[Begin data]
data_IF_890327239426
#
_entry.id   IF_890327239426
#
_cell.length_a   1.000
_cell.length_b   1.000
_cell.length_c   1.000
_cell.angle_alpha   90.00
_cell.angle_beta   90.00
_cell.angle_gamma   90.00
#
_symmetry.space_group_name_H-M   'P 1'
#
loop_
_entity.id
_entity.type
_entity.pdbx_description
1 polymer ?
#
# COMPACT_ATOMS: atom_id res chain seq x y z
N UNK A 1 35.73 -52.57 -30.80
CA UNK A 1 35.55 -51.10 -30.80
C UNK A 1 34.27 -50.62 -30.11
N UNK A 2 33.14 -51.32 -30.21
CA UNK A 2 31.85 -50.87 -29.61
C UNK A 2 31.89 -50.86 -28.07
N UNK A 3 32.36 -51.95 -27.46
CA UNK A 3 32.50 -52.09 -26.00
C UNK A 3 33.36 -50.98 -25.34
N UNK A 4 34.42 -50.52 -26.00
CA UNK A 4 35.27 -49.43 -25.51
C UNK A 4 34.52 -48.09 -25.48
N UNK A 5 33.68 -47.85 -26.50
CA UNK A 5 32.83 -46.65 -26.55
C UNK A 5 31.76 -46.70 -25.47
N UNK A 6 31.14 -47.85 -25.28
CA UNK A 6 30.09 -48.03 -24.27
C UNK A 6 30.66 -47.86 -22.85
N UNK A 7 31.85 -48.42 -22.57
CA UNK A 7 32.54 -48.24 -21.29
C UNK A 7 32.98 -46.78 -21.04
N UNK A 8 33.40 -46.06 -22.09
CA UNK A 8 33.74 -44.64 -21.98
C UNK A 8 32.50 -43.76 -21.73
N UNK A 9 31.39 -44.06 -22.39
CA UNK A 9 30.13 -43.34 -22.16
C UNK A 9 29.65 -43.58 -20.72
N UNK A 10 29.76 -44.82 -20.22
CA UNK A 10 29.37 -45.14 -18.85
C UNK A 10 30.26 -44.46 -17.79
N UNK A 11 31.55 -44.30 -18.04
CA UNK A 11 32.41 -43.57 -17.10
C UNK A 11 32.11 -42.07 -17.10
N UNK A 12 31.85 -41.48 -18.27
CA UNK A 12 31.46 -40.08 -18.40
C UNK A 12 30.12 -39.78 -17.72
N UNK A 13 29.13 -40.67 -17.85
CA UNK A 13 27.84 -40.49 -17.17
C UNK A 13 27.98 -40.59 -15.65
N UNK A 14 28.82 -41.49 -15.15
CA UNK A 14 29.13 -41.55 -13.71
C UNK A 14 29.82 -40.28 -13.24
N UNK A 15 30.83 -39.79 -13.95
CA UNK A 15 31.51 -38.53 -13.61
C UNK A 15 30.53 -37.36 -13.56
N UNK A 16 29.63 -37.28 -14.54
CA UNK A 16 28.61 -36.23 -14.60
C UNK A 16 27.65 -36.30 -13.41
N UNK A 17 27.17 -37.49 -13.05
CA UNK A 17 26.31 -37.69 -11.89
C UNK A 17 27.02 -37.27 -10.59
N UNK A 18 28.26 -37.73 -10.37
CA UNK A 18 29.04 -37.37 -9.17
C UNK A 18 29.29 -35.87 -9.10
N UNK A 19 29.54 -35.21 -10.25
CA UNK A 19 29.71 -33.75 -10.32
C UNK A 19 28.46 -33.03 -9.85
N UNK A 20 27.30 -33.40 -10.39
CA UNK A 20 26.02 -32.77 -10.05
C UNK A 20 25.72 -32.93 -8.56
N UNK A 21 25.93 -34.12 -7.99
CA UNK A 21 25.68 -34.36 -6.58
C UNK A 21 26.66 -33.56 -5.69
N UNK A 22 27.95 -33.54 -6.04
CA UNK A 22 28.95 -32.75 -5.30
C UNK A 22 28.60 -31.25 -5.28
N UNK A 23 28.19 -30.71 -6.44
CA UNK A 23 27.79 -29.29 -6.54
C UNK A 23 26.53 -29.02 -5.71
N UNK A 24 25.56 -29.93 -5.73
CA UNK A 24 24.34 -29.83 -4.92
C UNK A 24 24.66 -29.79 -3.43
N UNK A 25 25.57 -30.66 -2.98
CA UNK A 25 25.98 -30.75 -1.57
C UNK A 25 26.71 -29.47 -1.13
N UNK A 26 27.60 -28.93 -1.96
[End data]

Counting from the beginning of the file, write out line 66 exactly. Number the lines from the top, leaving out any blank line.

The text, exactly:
N UNK A 16 29.63 -37.28 -14.54